Use this URL to cite or link to this record in EThOS: https://ethos.bl.uk/OrderDetails.do?uin=uk.bl.ethos.341562
Title: An investigation into the cross-sectional determinants of expected stock returns in the London Stock Exchange
Author: Leledakis, George
ISNI:       0000 0001 3608 0178
Awarding Body: University of Warwick
Current Institution: University of Warwick
Date of Award: 2000
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Abstract:
This thesis entails the examination of the determinants of the cross-section of stock returns in the London Stock Exchange, over the period July 1975 to June 1996, and it brings us a step further in the integrated real and financial view of the firm’s stock returns. The recent empirical evidence on the behaviour of stock returns in the U.S. and other equity markets around the world is reviewed in chapter 2. We broadly classify the findings as being cross-sectional (e.g., asset pricing anomalies) or time series (e.g., calendar effects, return autocorrelations and other forecasting variables) in nature. Chapter 3 describes our data set and presents the methods used to test the alternative hypothesis that the expected stock returns were not determined solely by their risk characteristics such as market beta, but other additional characteristics. In order that our results should have greater appeal, we use a broad data set on 1,420 stocks quoted on the London Stock Exchange. Thus, the use of such a broad data set provides a unique opportunity for the analysis of the behaviour of stock returns. The Tobin’s q ratio (the ratio of the market value of the Firm to the replacement costs of its assets) in explaining the cross-section of average stock returns introduced in chapter 4. Our motivation for using the Tobin’s q, for the first time in this literature, as an additional variable in explaining the cross-section of average stock returns is the lack of theoretical rationale of the predictive ability of the Firm-specific variables. Tobin’s q allows us to suggest that it may incorporate, to some degree, potential alternative sources of risk such as product price risk, poor investment opportunities risk and Financial distress risk. Our results confirm the Tobin’s q effect; stocks with a smaller Tobin’s q ratio yield a higher average returns. An investigation into the relationship between the average return and the most common used variables in the U.S. and Japanese markets (such as market value of equity, book to market equity, leverage, earnings to price, cash flow to price and dividend yield), as well as their relationship with each other is reported in chapter 5. Our results confirm that the empirical regularities observed in the U.S. market also exist in other countries (e.g., U.K. stock market). Thus we conclude that it is extremely unlikely for the book to market equity and the market value of equity effects, which are reported for the U.S. stock market, to be a consequence of data- snooping.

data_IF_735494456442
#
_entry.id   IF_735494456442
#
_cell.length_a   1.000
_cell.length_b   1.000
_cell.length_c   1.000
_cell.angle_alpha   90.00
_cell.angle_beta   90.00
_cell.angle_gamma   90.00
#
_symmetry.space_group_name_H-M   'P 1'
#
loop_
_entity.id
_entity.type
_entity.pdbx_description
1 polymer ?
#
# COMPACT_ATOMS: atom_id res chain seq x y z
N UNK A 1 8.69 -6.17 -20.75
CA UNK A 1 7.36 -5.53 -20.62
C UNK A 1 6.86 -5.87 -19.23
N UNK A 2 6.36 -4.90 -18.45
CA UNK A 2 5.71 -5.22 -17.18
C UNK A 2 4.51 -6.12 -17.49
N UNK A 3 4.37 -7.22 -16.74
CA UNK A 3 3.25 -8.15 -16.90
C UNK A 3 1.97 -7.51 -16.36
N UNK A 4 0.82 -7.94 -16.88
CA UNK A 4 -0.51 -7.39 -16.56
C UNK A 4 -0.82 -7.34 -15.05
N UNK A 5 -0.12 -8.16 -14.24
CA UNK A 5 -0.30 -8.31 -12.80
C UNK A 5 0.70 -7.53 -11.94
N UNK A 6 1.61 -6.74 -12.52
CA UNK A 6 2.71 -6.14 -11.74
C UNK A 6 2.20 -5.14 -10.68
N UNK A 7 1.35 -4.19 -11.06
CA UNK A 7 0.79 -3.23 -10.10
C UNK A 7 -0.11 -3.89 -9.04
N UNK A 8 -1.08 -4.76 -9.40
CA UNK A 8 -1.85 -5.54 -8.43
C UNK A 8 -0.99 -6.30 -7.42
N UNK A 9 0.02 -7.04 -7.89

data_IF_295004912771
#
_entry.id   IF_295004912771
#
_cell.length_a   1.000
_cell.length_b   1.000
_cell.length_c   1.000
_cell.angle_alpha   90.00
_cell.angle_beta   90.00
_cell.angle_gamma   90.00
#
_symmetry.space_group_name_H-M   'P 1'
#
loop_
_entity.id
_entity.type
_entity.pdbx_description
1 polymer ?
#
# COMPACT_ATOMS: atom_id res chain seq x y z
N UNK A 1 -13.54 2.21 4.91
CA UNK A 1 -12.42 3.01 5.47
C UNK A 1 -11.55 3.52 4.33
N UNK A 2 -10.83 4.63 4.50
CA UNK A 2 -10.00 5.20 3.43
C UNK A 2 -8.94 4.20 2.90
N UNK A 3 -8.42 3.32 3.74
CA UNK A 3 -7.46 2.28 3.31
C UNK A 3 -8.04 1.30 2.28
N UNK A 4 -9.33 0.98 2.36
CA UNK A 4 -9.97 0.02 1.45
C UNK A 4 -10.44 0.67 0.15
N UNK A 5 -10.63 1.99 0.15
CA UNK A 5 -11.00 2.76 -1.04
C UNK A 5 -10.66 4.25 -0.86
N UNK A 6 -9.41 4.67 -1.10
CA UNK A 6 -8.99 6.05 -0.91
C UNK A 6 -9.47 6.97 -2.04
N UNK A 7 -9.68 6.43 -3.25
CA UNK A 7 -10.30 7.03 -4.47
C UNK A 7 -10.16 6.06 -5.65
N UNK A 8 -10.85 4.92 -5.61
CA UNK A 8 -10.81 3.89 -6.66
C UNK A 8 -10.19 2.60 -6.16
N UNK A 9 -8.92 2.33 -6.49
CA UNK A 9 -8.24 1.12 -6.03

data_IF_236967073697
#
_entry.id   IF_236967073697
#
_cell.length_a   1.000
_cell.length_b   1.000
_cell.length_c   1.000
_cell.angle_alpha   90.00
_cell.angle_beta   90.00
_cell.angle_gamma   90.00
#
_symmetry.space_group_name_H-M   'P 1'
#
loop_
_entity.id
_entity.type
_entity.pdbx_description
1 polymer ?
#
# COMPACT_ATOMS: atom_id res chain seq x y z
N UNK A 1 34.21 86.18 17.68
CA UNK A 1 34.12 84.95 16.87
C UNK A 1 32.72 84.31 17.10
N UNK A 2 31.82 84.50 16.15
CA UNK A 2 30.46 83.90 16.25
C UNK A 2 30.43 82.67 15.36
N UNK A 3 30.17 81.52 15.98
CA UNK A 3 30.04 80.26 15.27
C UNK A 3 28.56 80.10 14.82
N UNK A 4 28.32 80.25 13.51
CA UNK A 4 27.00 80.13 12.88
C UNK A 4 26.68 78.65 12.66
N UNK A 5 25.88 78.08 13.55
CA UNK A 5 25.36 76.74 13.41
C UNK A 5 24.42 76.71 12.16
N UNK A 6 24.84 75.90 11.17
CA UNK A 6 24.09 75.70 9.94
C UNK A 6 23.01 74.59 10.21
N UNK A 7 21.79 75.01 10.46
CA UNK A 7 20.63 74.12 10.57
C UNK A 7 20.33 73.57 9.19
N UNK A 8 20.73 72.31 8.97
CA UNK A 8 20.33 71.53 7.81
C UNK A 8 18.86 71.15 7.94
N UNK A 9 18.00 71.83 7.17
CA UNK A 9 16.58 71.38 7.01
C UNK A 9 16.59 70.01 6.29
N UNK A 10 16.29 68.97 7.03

Supervisor: Not available Sponsor: Hidryma Kratikōn Hypotrophiōn
Qualification Name: Thesis (Ph.D.) Qualification Level: Doctoral
EThOS ID: uk.bl.ethos.341562  DOI: Not available
Keywords: HG Finance
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